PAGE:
Book Review: Self-Discovery in “The Sun Is Also a Star”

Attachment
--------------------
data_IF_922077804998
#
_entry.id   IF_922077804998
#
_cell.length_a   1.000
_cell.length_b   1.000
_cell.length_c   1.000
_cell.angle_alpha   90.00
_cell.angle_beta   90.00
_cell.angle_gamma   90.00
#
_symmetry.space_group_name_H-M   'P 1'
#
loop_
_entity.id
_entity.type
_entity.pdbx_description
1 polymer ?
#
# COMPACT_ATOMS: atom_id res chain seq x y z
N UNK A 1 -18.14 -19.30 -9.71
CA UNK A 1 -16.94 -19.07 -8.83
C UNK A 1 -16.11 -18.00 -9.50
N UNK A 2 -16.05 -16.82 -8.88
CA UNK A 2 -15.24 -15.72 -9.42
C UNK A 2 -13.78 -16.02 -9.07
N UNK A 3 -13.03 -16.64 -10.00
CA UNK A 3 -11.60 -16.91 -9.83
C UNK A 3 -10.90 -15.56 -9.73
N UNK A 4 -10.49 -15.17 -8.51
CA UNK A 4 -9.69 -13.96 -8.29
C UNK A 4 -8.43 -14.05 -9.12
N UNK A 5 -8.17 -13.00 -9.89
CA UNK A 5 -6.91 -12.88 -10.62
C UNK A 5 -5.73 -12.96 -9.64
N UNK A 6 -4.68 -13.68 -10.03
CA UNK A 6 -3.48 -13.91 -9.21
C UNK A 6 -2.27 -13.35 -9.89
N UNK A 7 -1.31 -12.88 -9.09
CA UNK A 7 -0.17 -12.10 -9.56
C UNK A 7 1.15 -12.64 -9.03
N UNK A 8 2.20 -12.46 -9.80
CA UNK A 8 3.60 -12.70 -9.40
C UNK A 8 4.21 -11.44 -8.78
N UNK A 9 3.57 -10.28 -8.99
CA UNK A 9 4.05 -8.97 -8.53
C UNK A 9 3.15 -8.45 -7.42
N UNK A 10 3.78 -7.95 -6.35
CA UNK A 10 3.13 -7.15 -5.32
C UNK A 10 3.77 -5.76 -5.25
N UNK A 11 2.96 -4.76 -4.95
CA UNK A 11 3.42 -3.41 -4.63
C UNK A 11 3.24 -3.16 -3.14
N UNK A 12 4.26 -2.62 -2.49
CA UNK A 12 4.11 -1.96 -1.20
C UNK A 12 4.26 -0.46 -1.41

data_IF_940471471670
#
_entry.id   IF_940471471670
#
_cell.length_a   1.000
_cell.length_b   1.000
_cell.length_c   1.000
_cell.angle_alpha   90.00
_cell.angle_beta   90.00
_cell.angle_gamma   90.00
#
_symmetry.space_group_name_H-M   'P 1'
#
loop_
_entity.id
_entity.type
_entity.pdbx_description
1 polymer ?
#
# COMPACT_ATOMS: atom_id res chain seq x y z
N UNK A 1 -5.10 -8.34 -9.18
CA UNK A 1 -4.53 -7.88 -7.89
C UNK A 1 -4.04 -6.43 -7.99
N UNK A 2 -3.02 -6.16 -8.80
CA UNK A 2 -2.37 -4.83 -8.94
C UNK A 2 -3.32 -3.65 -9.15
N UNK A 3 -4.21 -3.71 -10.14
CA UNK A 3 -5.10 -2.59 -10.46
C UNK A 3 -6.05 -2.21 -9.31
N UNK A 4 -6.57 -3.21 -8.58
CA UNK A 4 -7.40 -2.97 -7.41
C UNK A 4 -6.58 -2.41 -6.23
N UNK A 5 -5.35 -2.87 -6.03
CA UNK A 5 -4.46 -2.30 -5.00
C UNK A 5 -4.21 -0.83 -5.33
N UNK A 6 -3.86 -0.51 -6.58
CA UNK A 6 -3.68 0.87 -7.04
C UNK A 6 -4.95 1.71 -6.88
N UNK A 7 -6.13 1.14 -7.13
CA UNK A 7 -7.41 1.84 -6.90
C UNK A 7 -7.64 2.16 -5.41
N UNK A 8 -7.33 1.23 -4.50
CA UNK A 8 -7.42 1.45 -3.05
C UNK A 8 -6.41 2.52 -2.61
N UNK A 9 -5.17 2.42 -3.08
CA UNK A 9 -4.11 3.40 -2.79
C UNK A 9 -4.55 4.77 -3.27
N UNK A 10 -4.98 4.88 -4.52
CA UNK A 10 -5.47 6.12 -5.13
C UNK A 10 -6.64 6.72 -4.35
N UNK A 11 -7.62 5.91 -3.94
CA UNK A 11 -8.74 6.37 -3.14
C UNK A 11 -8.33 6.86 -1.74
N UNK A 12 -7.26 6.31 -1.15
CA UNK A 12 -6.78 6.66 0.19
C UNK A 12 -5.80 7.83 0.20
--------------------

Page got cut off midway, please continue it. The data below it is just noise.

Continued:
Young adult books filled with adventure, romance and self discovery have dominated bookshelves and bestseller lists for years. Nicola Yoon’s 2016 novel The Sun Is Also a Star tells the story of two teenagers who meet on the streets of New York and fall in love. After reading Yoon’s debut novel, Everything, Everything, I had high expectations for this, her latest book, and was ecstatic that The Sun Is Also a Star met all of them. It has a very modern Romeo and Juliet vibe, with two random teenagers meeting by chance in a world that seemingly doesn’t want them to be together. Aspiring poet and hopeless romantic Daniel and analytical, scientific Natasha are drawn together by fate, each with their own baggage and beliefs. The clash of their ideas and personalities exemplifies an “opposites attract” relationship. As the young lovers’ story takes them across New York City, The Sun is Also a Star tackles racism, immigration and the unlikely possibility of falling in love. In a time when illegal immigration tops headlines of major newspapers nearly every day, this book gives a refreshing perspective of what it is like to be on the other end. In a world where teenagers obsess over college and their futures, the book gives an insight into the pressure of a teenager’s life. The Sun is Also a Star launches the reader into an epic love story full of sadness and exuberance, with protagonists that you can’t help but fall in love with.